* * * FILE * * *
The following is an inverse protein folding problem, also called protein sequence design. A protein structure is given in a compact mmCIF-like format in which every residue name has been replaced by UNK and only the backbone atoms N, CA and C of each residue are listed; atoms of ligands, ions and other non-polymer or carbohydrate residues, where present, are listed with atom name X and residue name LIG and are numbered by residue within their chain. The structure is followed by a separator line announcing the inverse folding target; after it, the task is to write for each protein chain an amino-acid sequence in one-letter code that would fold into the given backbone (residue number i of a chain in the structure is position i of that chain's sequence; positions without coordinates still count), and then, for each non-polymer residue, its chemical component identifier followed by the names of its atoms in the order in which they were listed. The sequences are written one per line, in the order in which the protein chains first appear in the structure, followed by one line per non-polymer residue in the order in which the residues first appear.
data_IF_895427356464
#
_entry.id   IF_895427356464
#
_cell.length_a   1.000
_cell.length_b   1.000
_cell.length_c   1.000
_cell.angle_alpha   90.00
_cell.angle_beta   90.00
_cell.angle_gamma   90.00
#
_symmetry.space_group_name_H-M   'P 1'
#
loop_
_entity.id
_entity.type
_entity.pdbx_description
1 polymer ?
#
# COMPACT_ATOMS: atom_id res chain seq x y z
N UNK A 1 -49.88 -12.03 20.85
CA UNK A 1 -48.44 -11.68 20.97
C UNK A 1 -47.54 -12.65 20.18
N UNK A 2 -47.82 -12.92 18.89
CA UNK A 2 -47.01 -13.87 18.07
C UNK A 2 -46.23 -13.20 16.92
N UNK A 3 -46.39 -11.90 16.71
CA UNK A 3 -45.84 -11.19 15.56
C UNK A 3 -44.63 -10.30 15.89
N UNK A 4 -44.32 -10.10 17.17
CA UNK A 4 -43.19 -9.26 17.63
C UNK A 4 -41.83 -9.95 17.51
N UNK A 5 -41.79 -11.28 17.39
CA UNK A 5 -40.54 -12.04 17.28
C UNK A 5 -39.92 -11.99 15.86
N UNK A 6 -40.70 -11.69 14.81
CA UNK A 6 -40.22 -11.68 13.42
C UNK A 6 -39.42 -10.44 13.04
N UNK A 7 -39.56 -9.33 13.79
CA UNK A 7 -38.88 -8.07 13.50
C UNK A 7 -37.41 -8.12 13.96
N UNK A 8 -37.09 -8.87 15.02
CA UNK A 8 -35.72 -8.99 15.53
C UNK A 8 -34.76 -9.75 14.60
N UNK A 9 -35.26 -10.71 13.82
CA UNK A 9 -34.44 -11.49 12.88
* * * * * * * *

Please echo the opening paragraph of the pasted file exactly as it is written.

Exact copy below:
The following is an inverse protein folding problem, also called protein sequence design. A protein structure is given in a compact mmCIF-like format in which every residue name has been replaced by UNK and only the backbone atoms N, CA and C of each residue are listed; atoms of ligands, ions and other non-polymer or carbohydrate residues, where present, are listed with atom name X and residue name LIG and are numbered by residue within their chain. The structure is followed by a separator line announcing the inverse folding target; after it, the task is to write for each protein chain an amino-acid sequence in one-letter code that would fold into the given backbone (residue number i of a chain in the structure is position i of that chain's sequence; positions without coordinates still count), and then, for each non-polymer residue, its chemical component identifier followed by the names of its atoms in the order in which they were listed. The sequences are written one per line, in the order in which the protein chains first appear in the structure, followed by one line per non-polymer residue in the order in which the residues first appear.